Declining catch prompts fish imports



Local wet markets will soon be selling more imported fish.

The Department of Agriculture-Bureau of Fisheries and Aquatic Resources on Monday said it was finalizing an order that would ensure a more transparent and wider importation of various fish species to the Philippines.

“We are hoping to finish it by the end of the year,” BFAR Director Asis Perez told reporters Monday.

The BFAR had said it was compelled to open the domestic market to imported fish because of declining fish catch in the country.

The national stock assessment program of the bureau showed that 10 of the 13 fishing grounds that were mapped are “very heavily exploited.” These areas have more than 70 fishermen per square kilometer.

In the last two years, the fisheries subsector has been recording declining catches. In 2011, it recorded a 4-percent drop to 4.98 million metric tons after conservation measures were implemented to enable exploited fishing grounds to recover.

Fish accounts for 80 percent of the animal protein intake of Filipinos, each of whom eats 32 kilos of fish and other marine products annually.

Because the Philippines is struggling to meet its population’s growing demand for fish, the government is keen on regulating fish importation, Perez said.

The BFAR is discussing the proposed order with various stakeholders.

Huge resistance

Perez said they had encountered “huge resistance” from companies over the documentation of their fish imports.

The BFAR chief noted that fish such as sardines, salmon, pangasius and mackerel were already being imported by food processing companies.

Last year, the Philippines imported 860,000 metric tons of fish and fish products.

However, there were also instances of fish smuggling. But Perez said they could not give figures on smuggled fish.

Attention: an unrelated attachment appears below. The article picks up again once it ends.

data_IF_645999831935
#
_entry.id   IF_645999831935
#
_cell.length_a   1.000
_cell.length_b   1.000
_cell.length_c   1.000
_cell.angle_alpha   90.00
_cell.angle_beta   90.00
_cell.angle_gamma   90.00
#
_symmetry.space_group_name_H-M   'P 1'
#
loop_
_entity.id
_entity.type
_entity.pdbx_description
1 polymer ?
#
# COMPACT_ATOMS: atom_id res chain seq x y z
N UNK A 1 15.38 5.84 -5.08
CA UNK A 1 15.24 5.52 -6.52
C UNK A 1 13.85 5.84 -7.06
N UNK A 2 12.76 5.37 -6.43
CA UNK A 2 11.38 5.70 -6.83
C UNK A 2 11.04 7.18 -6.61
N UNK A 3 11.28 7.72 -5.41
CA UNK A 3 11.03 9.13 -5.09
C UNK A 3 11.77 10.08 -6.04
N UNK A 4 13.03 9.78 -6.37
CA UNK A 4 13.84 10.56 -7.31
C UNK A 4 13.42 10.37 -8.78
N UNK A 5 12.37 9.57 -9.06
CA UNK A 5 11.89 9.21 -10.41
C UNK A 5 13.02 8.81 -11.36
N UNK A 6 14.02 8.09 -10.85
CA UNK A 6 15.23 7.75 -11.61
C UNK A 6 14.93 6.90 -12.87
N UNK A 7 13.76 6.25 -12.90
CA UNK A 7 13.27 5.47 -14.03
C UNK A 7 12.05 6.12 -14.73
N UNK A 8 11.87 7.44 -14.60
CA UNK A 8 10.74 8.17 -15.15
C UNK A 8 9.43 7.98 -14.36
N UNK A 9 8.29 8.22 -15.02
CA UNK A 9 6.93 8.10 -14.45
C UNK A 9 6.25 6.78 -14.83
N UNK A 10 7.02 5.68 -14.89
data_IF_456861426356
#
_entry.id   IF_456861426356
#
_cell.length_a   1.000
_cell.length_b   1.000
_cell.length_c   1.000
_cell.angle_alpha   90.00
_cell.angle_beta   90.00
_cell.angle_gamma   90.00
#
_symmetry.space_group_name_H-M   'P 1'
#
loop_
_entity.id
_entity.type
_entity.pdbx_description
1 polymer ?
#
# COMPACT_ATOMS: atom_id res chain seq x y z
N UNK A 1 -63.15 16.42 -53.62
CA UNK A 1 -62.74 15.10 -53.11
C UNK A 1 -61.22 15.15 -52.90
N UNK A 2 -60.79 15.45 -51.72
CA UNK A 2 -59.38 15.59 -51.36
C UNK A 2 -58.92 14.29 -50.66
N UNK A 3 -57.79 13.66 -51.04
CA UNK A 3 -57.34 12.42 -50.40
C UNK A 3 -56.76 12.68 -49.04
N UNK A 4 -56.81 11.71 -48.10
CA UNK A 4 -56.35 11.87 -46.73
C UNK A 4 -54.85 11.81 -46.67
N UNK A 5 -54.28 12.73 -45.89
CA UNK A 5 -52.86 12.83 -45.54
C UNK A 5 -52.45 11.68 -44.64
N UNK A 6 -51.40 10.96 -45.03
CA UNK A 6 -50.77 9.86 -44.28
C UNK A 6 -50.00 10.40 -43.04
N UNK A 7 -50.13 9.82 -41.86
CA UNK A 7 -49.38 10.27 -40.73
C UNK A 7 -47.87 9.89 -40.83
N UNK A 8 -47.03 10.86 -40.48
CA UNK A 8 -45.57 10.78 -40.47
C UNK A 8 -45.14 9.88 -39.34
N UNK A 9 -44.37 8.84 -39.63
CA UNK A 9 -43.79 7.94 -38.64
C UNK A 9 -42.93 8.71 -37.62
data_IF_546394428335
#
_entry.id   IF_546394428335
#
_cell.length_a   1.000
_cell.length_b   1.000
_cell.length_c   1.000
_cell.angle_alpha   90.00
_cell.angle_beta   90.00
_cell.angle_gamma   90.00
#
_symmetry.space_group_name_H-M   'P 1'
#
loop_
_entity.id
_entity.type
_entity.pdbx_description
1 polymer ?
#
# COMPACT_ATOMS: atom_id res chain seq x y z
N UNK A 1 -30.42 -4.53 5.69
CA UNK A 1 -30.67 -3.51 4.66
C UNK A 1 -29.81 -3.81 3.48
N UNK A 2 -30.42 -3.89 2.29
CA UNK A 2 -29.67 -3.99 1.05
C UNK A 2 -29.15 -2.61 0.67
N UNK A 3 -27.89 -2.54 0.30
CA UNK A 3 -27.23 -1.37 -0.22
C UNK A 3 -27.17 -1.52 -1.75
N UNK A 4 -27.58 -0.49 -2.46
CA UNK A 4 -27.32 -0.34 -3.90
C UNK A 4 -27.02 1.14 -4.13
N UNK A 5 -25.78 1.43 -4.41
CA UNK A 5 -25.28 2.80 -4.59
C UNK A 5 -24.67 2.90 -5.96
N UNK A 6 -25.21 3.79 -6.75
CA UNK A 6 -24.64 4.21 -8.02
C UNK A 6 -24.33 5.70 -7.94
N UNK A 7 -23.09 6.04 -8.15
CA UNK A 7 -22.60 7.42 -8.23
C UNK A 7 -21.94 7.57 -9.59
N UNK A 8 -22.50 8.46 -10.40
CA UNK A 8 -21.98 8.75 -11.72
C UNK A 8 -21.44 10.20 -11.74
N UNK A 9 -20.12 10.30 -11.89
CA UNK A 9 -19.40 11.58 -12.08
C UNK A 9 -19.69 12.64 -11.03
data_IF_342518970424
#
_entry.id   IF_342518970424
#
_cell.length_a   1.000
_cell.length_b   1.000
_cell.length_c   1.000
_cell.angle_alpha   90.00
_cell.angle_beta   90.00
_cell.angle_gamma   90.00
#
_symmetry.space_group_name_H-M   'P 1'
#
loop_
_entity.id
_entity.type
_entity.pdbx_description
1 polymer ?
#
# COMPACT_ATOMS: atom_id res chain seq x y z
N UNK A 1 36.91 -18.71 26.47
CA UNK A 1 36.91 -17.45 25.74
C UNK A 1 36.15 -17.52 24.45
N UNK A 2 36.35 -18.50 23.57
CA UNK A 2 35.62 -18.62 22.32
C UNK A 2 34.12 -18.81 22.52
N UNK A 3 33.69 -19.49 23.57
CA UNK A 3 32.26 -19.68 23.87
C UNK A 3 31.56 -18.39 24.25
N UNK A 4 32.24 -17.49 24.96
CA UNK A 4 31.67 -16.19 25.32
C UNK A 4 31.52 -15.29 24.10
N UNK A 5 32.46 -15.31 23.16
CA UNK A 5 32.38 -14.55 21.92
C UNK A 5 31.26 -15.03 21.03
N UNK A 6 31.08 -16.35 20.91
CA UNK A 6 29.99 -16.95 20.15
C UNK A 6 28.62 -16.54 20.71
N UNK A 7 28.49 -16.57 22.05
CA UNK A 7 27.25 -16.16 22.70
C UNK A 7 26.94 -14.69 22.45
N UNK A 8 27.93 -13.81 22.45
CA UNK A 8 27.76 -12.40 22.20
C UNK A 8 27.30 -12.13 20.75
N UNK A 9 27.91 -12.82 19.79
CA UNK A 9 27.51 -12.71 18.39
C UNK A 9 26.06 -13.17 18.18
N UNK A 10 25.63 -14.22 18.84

These smuggled products are usually cheap and consist of common fish species such as galunggong and sardines, which come from China and Taiwan.

Marginal fishers

Perez said these end up in public wet markets and compete with the catch of local fishermen, who are mostly marginal fishers.

Perez said the new order would address this as it would make fish importation more transparent and provide the government with more revenue from taxes.

“This proposed regulation says that if you want to import fish for sale in the wet market, we should know about it,” Perez said.

The BFAR director said they would follow similar rules on importation set by the National Food Authority, which oversees rice and corn importation.

Perez said the BFAR would determine the demand for a given year and the catch projection. The difference between the two figures would be the basis for the fish import quota, he said.

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  • novaliches

    this is the mother of all insults. a country of 7000 islands importing fish.

    • farmerpo

      Sinabi mo pa. Dito sa amin, nagkakapestehan ang tilapia ni hindi gumagalaw ang gobierno, local o national. Bankarote na mga farmers. Import, comisyon, import, pera na. Mapa bigas o isda, import….

  • pnoy0612

    import tayo sa china… yung mga isdang galing sa scarborough…

    gunggong! (aka. galunggong)

  • sigena

    una rice imports , ngayon isda. galing talaga ng mga abnoy officials

  • farmerpo

    Naka.. tagal ko nang kumakain ng galunggong galing Taiwan… huli dito sa Pinas. Marunong tagalog eh… Isda di kulang, gamit ang wala. Talo tayo ng hi-tech na fishermen. Talo din tayo sa biyahe ng huli. Puro kotong, puro kotong. Bili na lang sa Taiwan. mura pa.

  • dabu

    What else is new in the Philippines.

  • sweet_m

    Parte ba to ng foreign investment and partnership program?

  • vendetta07

    because china is sucking the ocean dry

  • billy gunner

    the reason why the government is helll-bent on importing fish is the kickbacks officials will receive from imports. same reason why we have to import grains and vegetables. the problem is that the government is not doing anything to really uplift the lives and trade of fishermen and farmers. the government could have provided substantial subsidies to our agriculture and fishery since the philippines is fortunate enough to be geographically situated in the globe where climate and nature is not so unforgiving. and when i say substantial, hindi pwede ang pwede na. i don’t really believe in the need to import agricultural and marine products because we are filled to overflowing so to speak–only that the government officials are thinking only of themselves on what they can reap. we are rich in resources but the government’s priorities are misdirected into fleeting agenda where politics and future are polarized.

  • Lionel Uehara Uy

    ‎7000+ islands and where importing fish? :

    cause import tax revenue is better than spending to fix the problem. our government are smart in these kinds of s****. just saying

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